Whilst, as I have said, some of us are leader-types and some follower-types when it comes to other men and women, it is a fact that every one of us was created to be a follower too. Which is why Christ calls us "sheep". The man or woman who tries to lead all alone is a lonely person indeed and is more than likely to lead his followers astray when he himself is not being led by God. We are all sheep - we are all followers. And it is no accident that Yah'shua (Jesus) likens us all to sheep.
Human beings can often be very self-confident, like that little child who wanders away from mother in the supermarket. He is at first thrilled by his unilateral declaration of freedom to go wherever he wants and, then, suddenly, the awful truth hits him: he is all alone amongst hundreds of strange people and mother is nowhere to be found. Panic seizes him and he begins to cry. People go through life like that child without God and think that everything is going well and then, suddenly, they realise they are hopelessly and utterly lost. They thought themselves secure and happy and then discover it is all an illusion - they are, after all, desperately alone, like a lost sheep in the wilderness. Even though they may be surrounded by people, many of whom may be kind and helpful, these nice people are nevertheless not mother. Similarly, people go through life building their security on other people, many of whom may be very nice, to then discover that what they really need is our Heavenly Father.
Sheep need to be led. They have no such instinct for finding their own way as most other animals have. As human beings we are like sheep on the spiritual level. Over the centuries people have invented their own religions to comfort themselves but when that awful moment comes, when they desperately need the true God, their religion fails them. The religion may have many good points but if it doesn't give them what their soul really needs, then their religion (or lack of it) is in vain.
People are like sheep, and sheep need to be led. There are some people who say we need no leadership at all and they are equally mistaken. Take away leadership and choas results both in the spiritual realm as well as on our physical one.
Look at those countries which have no government - there are many in Africa today - there is chaos and bloodshed. The soul which is not being led by God will be lost. Everyone, no matter who, needs leadership; and sadly, many turn to false religion and to Satan for it, only to be led to spiritual destruction.
You may have noticed that sheep have a tendency to wander away and that a lost sheep never finds its way back. Never. That is why he Bible says: "All we like sheep have gone astray". In Matthew's Gospel we read: "When he saw the crowds, he had compassion on them, because they were harrassed and helpless, like sheep without a shepherd" (Mt.9:36, NIV; also Mk.6:34). He also said of His followers: "I am sending you out like sheep amongst wolves. Therefore be as shrewd as snakes and as innocent as doves" (Mt.10:16, NIV).
We are sheep, like it or not, even though there may be some leader-sheep amongst us, but even the leader-sheep need a Shepherd. Yah'shua (Jesus) said that all of us have wandered away and got lost, like that little boy who lost his mother in the supermarket. And He also tells us that we can never find our way back home again if the Good Shepherd did not seek us and lead us back. Christ leads His people gently. He goes in front of us, leading us. He is not standing behind us with a big stick like the European shepherd. He is very thoughtful for the weak sheep too. The Scriptures say: "He gathers the lambs in His arms, and carries them in His bosom". He never leads His sheep too fast. He takes them sometimes over rough and dangerous ways, but He never loses any of them. No sheep has ever been lost by Christ who was under His guidance, not even on the most perilous paths. Once we are in His care, by surrendering our lives to Him and doing what He tells us through His commandments, we are safe. Always safe.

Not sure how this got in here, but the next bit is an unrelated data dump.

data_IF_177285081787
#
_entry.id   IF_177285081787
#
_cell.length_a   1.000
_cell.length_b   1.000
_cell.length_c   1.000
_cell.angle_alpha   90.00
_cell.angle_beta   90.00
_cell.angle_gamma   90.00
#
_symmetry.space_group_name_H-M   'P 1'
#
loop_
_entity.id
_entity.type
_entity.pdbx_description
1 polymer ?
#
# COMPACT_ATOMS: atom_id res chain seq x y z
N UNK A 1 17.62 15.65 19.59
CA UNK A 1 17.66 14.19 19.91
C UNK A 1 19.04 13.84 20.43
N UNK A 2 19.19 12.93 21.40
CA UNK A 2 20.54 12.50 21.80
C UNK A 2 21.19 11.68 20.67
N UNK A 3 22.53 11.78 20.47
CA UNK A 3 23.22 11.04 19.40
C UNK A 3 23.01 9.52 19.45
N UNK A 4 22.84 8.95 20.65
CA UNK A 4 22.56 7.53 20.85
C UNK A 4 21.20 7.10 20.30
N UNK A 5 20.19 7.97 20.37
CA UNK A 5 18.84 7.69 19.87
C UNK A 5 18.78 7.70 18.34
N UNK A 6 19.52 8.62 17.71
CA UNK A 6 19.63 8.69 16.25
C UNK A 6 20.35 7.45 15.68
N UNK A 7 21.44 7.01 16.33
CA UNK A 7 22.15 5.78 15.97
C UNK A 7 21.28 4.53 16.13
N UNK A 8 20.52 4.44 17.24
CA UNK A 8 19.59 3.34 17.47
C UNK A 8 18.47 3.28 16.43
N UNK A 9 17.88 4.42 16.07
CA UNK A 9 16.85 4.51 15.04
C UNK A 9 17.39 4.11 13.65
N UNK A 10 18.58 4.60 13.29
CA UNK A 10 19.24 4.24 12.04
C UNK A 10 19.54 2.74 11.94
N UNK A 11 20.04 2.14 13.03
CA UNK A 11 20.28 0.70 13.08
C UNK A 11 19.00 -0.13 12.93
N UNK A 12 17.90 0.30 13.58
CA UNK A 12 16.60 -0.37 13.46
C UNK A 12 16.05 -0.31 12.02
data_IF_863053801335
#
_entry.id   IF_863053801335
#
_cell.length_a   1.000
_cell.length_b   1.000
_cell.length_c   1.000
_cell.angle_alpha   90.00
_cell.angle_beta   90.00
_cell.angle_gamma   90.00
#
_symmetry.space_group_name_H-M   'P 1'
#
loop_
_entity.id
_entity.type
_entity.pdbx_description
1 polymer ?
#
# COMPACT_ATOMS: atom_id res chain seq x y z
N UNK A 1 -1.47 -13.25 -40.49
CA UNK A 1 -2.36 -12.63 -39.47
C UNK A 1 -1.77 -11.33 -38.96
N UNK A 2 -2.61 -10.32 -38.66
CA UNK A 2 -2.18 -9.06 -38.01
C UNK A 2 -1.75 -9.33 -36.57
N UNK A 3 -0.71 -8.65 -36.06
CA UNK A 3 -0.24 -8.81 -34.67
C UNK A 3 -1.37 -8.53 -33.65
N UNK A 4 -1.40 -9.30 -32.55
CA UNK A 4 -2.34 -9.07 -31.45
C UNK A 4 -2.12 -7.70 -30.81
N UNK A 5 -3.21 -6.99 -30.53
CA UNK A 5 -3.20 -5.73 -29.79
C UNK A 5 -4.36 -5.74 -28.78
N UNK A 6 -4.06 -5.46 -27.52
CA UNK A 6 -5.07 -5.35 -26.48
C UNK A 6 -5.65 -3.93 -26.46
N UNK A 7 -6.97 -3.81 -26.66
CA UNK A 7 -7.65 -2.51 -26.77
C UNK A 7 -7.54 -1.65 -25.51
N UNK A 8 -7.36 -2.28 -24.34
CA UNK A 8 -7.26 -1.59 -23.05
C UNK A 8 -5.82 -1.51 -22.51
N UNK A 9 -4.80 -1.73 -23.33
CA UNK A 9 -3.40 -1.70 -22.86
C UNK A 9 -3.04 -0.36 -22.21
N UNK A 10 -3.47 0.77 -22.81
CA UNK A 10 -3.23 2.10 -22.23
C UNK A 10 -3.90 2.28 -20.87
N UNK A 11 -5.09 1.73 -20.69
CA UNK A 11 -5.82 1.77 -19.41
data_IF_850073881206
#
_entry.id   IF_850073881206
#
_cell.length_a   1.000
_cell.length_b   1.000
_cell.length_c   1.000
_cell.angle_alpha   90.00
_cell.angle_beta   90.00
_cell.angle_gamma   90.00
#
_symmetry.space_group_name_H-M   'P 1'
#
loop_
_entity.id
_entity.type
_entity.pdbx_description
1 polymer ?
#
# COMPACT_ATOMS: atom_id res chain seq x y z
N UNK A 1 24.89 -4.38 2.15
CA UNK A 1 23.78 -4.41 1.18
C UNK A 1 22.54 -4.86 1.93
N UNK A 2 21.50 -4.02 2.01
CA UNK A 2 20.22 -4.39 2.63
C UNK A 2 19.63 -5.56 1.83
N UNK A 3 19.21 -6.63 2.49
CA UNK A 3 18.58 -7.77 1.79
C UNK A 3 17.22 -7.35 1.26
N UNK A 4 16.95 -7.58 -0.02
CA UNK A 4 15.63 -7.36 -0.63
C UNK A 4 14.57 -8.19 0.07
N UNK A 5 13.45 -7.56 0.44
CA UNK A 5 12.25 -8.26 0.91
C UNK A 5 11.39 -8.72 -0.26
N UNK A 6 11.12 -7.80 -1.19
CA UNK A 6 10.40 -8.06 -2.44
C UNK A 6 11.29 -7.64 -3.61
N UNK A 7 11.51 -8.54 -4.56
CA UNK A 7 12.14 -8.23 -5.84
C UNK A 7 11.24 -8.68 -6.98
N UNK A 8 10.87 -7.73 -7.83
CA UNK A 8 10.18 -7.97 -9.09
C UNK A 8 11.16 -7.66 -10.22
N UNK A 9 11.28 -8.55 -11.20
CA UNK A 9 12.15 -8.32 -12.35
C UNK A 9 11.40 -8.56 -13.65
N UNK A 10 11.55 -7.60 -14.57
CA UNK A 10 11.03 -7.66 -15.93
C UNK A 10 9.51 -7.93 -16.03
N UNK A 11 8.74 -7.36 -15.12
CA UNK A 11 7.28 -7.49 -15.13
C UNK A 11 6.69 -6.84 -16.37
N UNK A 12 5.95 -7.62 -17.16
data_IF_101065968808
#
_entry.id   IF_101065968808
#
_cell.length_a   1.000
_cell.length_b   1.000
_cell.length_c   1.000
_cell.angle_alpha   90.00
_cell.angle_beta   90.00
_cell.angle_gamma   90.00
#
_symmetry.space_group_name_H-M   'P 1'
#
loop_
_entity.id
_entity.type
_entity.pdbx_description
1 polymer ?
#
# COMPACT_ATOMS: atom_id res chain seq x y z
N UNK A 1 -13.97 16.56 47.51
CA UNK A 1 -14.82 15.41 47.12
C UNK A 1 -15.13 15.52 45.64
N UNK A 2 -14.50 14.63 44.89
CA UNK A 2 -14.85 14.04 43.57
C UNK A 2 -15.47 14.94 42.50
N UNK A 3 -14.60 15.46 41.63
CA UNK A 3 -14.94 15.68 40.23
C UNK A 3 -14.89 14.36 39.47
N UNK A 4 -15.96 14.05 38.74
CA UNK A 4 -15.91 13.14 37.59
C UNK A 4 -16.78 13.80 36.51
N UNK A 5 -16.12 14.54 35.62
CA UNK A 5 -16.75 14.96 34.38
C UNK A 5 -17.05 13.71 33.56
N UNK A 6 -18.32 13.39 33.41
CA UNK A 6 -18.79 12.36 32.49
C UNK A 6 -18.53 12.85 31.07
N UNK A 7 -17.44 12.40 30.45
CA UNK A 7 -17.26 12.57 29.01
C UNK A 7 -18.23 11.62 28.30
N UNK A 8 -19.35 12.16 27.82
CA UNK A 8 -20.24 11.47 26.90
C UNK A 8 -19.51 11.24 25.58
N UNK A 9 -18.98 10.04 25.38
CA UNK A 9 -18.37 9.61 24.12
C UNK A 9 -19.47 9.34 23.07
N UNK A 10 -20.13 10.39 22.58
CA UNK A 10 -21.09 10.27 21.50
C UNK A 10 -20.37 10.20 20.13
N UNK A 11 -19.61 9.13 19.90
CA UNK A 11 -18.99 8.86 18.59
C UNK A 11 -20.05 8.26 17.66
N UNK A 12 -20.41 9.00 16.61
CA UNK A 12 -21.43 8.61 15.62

There was once an old tourist guide who lived in the Alps. One day, whilst guiding tourists, one of the tourists was too afraid to trust the guide to help him over a perilous ledge. The guide stood there with his hand outstretched to help him over but he was gripped by fear. "This hand never lost a man," said the guide to him. And Christ has never lost a man or women to date. Not one. He has led millions of souls home over the world's paths, but not one of them ever perished in the way. He said: "Those that thou gavest me I have kept, and not one of them is lost".
The world is a big and exciting but also dangerous place. The cards are stacked against you unless you belong to that élite which has all the power and wealth. They are called the Illuminati and they control most of the banks and governments of the world. They are all occultists, most are Satanists. And Satan rules the whole political and economic scene. You may succeed in the world but you may lose your soul in the process. And if you do succeed, and become wealthy, remember that many thousands of people must suffer in abject poverty for you to enjoy your wealth because there simply isn't enough to go round.
For most of us, life is difficult, and the choice is whether we intend to walk it alone or in the care of the Good Shepherd. Yah'shua (Jesus) tells us that He leads His sheep to pleasant pastures and by still waters. Sometimes He leads them over deserts, and along thorny paths, and through dark gorges; but He is always just ahead of them, and where He is they are safe. Finally, at the end of our journey in life, He leads us through the valley of the shadow of death and into the heavenly fold. There we shall be safe forever, and be blessed by His love. Won't you follow the Good Shepherd and trust Him to lead you through life and its perilous paths? Or will you find yourself like that lost boy in the supermarket, alone and in panic? That boy found his mother (some don't - they get abducted, raped and murdered) - but if you're alone when death takes you by his hands, you will be alone forever. May such not happen to any of us. Amen.
This page was created on 5 February 2001
Last updated on 5 February 2001